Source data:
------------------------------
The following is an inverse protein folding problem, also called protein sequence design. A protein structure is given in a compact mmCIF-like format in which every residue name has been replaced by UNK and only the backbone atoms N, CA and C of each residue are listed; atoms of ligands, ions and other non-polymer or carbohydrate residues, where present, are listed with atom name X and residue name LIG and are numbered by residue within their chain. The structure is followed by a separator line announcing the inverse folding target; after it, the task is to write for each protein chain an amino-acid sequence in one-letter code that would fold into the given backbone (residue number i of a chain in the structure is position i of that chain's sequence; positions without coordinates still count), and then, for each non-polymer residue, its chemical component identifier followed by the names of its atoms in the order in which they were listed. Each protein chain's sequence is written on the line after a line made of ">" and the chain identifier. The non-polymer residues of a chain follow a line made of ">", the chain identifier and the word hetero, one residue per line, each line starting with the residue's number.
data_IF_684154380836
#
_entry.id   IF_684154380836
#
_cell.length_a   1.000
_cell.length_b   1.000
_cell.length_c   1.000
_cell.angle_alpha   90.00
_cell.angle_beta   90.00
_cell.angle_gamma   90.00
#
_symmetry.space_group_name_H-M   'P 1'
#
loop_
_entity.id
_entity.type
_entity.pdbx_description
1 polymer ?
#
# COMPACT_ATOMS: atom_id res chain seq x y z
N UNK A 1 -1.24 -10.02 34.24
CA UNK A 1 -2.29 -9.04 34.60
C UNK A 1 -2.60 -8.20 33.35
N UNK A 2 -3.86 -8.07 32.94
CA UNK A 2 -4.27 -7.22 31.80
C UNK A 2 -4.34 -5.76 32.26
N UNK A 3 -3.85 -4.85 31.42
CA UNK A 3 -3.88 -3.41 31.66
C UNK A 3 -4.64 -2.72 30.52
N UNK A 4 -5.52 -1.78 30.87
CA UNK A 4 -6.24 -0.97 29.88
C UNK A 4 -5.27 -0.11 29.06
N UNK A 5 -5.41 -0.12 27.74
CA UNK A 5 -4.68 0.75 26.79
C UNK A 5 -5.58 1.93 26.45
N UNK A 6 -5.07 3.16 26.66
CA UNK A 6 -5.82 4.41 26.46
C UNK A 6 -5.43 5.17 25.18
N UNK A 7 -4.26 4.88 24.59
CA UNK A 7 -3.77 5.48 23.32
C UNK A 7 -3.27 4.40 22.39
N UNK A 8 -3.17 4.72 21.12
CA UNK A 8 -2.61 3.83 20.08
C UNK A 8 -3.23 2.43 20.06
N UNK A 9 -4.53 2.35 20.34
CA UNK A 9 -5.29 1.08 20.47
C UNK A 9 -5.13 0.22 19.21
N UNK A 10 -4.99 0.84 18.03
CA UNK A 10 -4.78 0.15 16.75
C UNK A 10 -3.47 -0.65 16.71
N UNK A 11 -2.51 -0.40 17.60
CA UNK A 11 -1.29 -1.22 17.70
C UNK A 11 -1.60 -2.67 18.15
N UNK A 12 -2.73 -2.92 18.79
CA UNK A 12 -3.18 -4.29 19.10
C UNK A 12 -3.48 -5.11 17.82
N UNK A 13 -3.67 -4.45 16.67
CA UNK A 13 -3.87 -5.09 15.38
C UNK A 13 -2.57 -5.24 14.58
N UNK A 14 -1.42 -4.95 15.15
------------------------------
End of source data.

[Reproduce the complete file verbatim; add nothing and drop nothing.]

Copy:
The following is an inverse protein folding problem, also called protein sequence design. A protein structure is given in a compact mmCIF-like format in which every residue name has been replaced by UNK and only the backbone atoms N, CA and C of each residue are listed; atoms of ligands, ions and other non-polymer or carbohydrate residues, where present, are listed with atom name X and residue name LIG and are numbered by residue within their chain. The structure is followed by a separator line announcing the inverse folding target; after it, the task is to write for each protein chain an amino-acid sequence in one-letter code that would fold into the given backbone (residue number i of a chain in the structure is position i of that chain's sequence; positions without coordinates still count), and then, for each non-polymer residue, its chemical component identifier followed by the names of its atoms in the order in which they were listed. Each protein chain's sequence is written on the line after a line made of ">" and the chain identifier. The non-polymer residues of a chain follow a line made of ">", the chain identifier and the word hetero, one residue per line, each line starting with the residue's number.
data_IF_684154380836
#
_entry.id   IF_684154380836
#
_cell.length_a   1.000
_cell.length_b   1.000
_cell.length_c   1.000
_cell.angle_alpha   90.00
_cell.angle_beta   90.00
_cell.angle_gamma   90.00
#
_symmetry.space_group_name_H-M   'P 1'
#
loop_
_entity.id
_entity.type
_entity.pdbx_description
1 polymer ?
#
# COMPACT_ATOMS: atom_id res chain seq x y z
N UNK A 1 -1.24 -10.02 34.24
CA UNK A 1 -2.29 -9.04 34.60
C UNK A 1 -2.60 -8.20 33.35
N UNK A 2 -3.86 -8.07 32.94
CA UNK A 2 -4.27 -7.22 31.80
C UNK A 2 -4.34 -5.76 32.26
N UNK A 3 -3.85 -4.85 31.42
CA UNK A 3 -3.88 -3.41 31.66
C UNK A 3 -4.64 -2.72 30.52
N UNK A 4 -5.52 -1.78 30.87
CA UNK A 4 -6.24 -0.97 29.88
C UNK A 4 -5.27 -0.11 29.06
N UNK A 5 -5.41 -0.12 27.74
CA UNK A 5 -4.68 0.75 26.79
C UNK A 5 -5.58 1.93 26.45
N UNK A 6 -5.07 3.16 26.66
CA UNK A 6 -5.82 4.41 26.46
C UNK A 6 -5.43 5.17 25.18
N UNK A 7 -4.26 4.88 24.59
CA UNK A 7 -3.77 5.48 23.32
C UNK A 7 -3.27 4.40 22.39
N UNK A 8 -3.17 4.72 21.12
CA UNK A 8 -2.61 3.83 20.08
C UNK A 8 -3.23 2.43 20.06
N UNK A 9 -4.53 2.35 20.34
CA UNK A 9 -5.29 1.08 20.47
C UNK A 9 -5.13 0.22 19.21
N UNK A 10 -4.99 0.84 18.03
CA UNK A 10 -4.78 0.15 16.75
C UNK A 10 -3.47 -0.65 16.71
N UNK A 11 -2.51 -0.40 17.60
CA UNK A 11 -1.29 -1.22 17.70
C UNK A 11 -1.60 -2.67 18.15
N UNK A 12 -2.73 -2.92 18.79
CA UNK A 12 -3.18 -4.29 19.10
C UNK A 12 -3.48 -5.11 17.82
N UNK A 13 -3.67 -4.45 16.67
CA UNK A 13 -3.87 -5.09 15.38
C UNK A 13 -2.57 -5.24 14.58
N UNK A 14 -1.42 -4.95 15.15